Leaders from the world's top economies reached a broad agreement at a summit in China to coordinate macroeconomic policies and oppose protectionism. But as Ivor Bennett reports, few concrete proposals emerged to meet growing challenges to globalisation and free trade.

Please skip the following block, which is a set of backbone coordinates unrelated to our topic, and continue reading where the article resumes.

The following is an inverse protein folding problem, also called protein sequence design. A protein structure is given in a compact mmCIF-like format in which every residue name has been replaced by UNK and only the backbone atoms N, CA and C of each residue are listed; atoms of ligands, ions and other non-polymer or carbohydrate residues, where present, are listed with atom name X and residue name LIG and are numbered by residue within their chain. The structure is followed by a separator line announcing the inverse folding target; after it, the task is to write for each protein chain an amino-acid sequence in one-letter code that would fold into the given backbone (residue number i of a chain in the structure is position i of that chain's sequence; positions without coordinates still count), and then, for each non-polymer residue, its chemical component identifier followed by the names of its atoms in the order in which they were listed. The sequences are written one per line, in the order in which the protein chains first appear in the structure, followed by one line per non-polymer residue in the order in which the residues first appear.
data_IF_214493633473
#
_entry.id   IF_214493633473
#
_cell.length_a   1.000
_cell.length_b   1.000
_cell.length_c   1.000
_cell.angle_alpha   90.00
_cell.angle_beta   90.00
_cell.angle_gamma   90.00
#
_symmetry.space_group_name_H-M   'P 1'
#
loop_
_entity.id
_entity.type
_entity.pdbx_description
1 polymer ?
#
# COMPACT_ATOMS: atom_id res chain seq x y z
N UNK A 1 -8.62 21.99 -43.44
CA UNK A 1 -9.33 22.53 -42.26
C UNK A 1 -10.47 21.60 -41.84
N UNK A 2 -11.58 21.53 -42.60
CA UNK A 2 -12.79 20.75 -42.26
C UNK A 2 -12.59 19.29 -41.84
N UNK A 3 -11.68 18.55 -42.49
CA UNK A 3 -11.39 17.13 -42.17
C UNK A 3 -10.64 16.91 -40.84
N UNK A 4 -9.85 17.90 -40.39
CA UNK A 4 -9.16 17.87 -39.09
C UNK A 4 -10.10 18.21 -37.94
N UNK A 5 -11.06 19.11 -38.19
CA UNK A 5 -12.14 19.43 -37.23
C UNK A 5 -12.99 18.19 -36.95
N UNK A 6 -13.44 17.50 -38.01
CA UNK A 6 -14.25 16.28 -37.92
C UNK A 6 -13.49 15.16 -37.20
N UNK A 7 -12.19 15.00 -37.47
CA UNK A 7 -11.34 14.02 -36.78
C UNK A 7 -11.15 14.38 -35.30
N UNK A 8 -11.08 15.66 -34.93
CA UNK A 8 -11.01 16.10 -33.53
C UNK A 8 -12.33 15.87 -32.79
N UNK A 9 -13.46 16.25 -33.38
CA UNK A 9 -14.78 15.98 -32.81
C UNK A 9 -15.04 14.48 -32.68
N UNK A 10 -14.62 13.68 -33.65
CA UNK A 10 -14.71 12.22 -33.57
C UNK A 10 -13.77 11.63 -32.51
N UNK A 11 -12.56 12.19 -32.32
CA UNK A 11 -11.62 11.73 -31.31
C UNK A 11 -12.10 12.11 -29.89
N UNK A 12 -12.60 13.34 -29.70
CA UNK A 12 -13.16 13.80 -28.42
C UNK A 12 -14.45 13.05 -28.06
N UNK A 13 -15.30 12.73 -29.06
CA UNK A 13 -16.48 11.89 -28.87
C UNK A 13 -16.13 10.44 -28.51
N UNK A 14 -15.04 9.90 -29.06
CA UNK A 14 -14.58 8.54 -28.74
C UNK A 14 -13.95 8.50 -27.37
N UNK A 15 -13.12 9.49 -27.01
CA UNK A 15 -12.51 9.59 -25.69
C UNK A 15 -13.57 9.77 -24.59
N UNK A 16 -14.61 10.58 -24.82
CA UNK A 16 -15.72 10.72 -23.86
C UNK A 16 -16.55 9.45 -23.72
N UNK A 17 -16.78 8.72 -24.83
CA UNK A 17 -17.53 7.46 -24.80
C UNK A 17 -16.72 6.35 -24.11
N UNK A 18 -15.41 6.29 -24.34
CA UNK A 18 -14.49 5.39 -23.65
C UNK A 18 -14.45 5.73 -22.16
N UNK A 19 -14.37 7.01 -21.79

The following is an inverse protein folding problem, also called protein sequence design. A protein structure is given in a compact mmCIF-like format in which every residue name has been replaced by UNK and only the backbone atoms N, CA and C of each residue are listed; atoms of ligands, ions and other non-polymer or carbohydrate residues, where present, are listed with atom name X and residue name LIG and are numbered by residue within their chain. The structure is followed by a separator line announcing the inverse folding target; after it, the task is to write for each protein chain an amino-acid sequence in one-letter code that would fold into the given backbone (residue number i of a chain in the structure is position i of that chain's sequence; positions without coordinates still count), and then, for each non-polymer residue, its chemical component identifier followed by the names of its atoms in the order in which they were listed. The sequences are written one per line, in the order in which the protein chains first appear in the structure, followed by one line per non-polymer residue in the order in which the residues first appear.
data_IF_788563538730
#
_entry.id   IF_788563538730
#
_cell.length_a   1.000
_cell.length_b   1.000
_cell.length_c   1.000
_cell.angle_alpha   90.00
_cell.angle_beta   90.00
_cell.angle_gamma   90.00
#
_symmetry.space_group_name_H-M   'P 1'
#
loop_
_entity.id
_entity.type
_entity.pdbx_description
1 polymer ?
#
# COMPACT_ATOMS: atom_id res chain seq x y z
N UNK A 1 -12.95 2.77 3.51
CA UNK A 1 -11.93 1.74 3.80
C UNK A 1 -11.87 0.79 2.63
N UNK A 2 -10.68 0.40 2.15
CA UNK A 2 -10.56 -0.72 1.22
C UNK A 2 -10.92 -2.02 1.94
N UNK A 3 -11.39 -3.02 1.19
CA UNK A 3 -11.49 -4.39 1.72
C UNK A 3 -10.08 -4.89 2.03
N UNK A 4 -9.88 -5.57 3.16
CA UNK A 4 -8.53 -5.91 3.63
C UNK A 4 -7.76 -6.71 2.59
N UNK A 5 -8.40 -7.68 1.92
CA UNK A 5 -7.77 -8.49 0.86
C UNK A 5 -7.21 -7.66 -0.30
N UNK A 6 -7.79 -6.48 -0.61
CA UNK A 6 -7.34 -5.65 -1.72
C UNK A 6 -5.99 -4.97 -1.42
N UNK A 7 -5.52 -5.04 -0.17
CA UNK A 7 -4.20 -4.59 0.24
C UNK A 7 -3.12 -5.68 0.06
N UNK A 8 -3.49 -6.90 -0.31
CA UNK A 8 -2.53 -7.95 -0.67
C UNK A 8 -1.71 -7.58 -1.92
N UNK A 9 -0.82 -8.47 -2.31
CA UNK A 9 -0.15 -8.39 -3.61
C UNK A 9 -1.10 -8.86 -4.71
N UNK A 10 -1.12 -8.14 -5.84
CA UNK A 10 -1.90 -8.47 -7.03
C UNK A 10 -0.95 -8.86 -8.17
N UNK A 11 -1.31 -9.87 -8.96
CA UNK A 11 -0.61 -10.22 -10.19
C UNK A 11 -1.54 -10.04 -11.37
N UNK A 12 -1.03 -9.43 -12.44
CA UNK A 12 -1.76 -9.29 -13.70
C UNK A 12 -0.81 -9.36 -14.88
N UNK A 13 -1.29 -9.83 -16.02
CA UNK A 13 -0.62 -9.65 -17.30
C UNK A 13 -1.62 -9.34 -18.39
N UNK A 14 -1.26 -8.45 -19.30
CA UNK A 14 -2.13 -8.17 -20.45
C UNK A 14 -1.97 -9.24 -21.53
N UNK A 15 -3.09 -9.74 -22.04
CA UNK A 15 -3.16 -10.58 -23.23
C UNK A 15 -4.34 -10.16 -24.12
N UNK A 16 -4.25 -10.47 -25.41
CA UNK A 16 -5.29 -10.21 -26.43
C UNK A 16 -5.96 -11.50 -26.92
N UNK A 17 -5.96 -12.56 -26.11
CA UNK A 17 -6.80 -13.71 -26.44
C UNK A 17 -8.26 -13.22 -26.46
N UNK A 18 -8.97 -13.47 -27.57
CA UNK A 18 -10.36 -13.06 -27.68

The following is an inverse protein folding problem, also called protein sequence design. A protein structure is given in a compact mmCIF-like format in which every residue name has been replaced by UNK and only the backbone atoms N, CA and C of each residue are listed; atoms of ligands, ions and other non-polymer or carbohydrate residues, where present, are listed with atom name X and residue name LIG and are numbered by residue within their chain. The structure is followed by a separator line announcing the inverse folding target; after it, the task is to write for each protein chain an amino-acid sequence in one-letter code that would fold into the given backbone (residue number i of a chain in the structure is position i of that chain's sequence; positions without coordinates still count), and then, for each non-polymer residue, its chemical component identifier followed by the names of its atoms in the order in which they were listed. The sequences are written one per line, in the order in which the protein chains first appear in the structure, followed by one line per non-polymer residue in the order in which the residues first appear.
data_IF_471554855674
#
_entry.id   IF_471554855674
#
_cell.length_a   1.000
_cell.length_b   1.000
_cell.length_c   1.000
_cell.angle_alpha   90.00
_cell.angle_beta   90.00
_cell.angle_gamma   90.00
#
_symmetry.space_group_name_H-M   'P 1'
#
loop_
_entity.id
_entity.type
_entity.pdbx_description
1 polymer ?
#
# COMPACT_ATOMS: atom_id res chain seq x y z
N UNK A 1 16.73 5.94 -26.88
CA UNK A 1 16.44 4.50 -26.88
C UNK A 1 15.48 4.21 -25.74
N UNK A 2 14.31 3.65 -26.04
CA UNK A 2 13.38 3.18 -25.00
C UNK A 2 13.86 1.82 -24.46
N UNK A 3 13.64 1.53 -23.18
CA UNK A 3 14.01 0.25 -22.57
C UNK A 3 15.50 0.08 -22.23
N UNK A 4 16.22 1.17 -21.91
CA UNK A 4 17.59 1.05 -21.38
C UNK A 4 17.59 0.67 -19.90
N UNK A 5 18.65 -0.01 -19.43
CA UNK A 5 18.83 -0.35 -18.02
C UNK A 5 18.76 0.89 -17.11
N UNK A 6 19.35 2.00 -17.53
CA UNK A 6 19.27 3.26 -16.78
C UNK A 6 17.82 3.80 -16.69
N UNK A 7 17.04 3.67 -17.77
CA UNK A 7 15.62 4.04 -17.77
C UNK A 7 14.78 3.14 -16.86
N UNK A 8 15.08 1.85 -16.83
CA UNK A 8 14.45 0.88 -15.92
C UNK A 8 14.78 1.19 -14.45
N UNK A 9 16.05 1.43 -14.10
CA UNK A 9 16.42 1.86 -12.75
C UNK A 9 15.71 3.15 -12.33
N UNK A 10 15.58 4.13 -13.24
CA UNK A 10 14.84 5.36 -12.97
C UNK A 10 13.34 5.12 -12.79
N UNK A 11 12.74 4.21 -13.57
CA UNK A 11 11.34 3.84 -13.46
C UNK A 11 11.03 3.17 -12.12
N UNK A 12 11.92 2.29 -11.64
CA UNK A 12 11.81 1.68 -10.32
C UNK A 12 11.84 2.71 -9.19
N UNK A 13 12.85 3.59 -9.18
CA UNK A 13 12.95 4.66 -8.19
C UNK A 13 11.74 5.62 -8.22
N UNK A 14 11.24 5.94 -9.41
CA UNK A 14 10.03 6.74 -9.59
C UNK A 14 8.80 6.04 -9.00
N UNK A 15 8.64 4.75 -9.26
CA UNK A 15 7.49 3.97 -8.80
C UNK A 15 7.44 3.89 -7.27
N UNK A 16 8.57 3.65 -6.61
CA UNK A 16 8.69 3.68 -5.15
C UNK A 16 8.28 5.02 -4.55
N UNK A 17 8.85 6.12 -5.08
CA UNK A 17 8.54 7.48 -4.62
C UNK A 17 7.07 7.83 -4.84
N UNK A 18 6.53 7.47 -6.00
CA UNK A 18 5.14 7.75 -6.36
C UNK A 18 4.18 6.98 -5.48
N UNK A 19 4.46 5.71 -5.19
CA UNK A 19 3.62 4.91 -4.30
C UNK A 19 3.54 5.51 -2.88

It wasn't perhaps the most appropriate way to begin a summit focused on a flagging global economy. But after the extravagance of the opening ceremony, it seems G20 leaders do have something to celebrate. An agreement, in principle at least, on how to kickstart growth. (SOUNDBITE) (Mandarin) CHINESE PRESIDENT XI JINPING SAYING: "G20 countries should help each other and coordinate more closely on macro-economic policies; use various effective policy tools, such as fiscal, monetary and structural reforms. " Markets though are sceptical over whether the actions will match the words. (SOUNDBITE) (German) MONEY MARKET STRATEGIST WITH ODDO SEYDLER BANK AG, OLIVER ROTH, SAYING: "We have a situation where the central banks are the driving force behind the global economy. They keep its head above water, so to speak. But that will not be durable. Politics has to step in, And in this case, with decisions that are going to drive the global economy forward like structural reforms. But there needs to be a consensus, and I do not see one." There was some consensus on the sidelines at least. Britain's new prime minister Theresa May identifying Australia as a potential partner in life after Brexit. Global trade, though, hasn't been such a comfortable topic. China earlier issuing a warning against protectionism after having one investment deal blocked in Australia, and another suspended by Britain. (SOUNDBITE) (English) CHIEF INVESTMENT OFFICER, CCLA INVESTMENT MANAGEMENT, JAMES BEVAN, SAYING: "One of the great challenges of the 21st century is how do developed markets compete with the much lower cost economies of the emerging world? China certainly worries that the political response may be protectionism. That would lead to the end of free trade. It would lead to a spike in inflation." Leaders did agree to oppose protectionism And pledged to work together to tackle oversupply in industries like steel. No easy task - the greater challenge though is to make it stick.